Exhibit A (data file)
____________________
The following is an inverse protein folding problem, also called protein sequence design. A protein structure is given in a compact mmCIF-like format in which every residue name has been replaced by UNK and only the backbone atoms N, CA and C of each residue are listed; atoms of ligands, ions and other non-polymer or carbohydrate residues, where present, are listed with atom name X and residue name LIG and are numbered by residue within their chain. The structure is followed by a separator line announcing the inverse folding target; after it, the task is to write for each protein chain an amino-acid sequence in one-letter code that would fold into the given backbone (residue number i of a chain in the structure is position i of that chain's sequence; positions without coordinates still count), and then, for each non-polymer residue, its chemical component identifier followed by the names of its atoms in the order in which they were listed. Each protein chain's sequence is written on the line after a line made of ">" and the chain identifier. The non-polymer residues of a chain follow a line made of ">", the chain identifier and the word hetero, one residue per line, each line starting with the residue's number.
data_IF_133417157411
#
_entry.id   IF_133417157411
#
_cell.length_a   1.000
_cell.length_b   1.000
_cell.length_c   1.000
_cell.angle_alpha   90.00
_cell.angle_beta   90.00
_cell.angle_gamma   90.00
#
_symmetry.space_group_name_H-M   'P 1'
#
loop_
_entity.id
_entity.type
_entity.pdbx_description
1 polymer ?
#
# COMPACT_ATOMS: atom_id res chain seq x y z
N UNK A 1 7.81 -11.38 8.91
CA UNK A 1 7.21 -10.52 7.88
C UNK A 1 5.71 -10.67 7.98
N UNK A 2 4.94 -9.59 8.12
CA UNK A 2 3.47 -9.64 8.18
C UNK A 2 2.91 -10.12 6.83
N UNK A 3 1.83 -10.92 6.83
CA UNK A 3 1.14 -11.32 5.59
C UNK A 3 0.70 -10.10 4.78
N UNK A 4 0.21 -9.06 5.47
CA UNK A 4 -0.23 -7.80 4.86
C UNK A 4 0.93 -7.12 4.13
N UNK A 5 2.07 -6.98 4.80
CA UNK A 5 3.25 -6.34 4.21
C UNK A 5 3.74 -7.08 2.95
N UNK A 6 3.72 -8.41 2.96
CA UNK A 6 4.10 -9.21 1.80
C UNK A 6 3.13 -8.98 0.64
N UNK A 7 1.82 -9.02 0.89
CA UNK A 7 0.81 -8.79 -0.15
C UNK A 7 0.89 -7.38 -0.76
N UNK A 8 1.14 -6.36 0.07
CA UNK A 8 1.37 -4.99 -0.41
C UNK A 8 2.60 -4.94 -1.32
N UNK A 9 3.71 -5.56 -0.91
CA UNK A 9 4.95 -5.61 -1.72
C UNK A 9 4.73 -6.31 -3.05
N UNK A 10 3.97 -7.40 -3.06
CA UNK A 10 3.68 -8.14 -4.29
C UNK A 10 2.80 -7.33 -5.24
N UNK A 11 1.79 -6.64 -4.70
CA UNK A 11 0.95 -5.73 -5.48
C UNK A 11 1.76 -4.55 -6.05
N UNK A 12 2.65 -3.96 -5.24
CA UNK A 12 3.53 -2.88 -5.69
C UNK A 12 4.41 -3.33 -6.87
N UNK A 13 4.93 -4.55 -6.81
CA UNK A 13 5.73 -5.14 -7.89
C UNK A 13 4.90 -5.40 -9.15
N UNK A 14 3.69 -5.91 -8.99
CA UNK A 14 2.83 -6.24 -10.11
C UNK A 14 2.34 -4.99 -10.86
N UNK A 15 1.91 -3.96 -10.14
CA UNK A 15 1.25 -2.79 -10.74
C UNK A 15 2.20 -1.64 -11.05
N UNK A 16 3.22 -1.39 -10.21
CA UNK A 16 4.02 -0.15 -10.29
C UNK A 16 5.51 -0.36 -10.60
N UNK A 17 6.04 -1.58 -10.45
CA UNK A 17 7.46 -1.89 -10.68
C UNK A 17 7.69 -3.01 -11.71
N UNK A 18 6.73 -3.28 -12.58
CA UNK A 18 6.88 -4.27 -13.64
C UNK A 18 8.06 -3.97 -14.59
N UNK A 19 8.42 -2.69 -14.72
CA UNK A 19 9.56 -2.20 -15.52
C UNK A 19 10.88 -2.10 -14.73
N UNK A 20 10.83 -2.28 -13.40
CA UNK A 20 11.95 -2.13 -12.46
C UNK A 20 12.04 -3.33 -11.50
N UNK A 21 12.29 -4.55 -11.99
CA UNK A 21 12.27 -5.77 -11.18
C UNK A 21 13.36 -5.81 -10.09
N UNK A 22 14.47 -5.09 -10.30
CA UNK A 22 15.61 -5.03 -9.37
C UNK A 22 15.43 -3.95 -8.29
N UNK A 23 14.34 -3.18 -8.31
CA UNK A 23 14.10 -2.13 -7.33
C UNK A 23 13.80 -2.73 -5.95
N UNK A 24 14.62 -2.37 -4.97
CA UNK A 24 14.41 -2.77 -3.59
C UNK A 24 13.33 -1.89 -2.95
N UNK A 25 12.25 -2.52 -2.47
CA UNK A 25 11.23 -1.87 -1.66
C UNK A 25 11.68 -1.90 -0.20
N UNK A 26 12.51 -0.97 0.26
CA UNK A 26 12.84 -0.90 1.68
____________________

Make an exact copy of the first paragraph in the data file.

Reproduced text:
The following is an inverse protein folding problem, also called protein sequence design. A protein structure is given in a compact mmCIF-like format in which every residue name has been replaced by UNK and only the backbone atoms N, CA and C of each residue are listed; atoms of ligands, ions and other non-polymer or carbohydrate residues, where present, are listed with atom name X and residue name LIG and are numbered by residue within their chain. The structure is followed by a separator line announcing the inverse folding target; after it, the task is to write for each protein chain an amino-acid sequence in one-letter code that would fold into the given backbone (residue number i of a chain in the structure is position i of that chain's sequence; positions without coordinates still count), and then, for each non-polymer residue, its chemical component identifier followed by the names of its atoms in the order in which they were listed. Each protein chain's sequence is written on the line after a line made of ">" and the chain identifier. The non-polymer residues of a chain follow a line made of ">", the chain identifier and the word hetero, one residue per line, each line starting with the residue's number.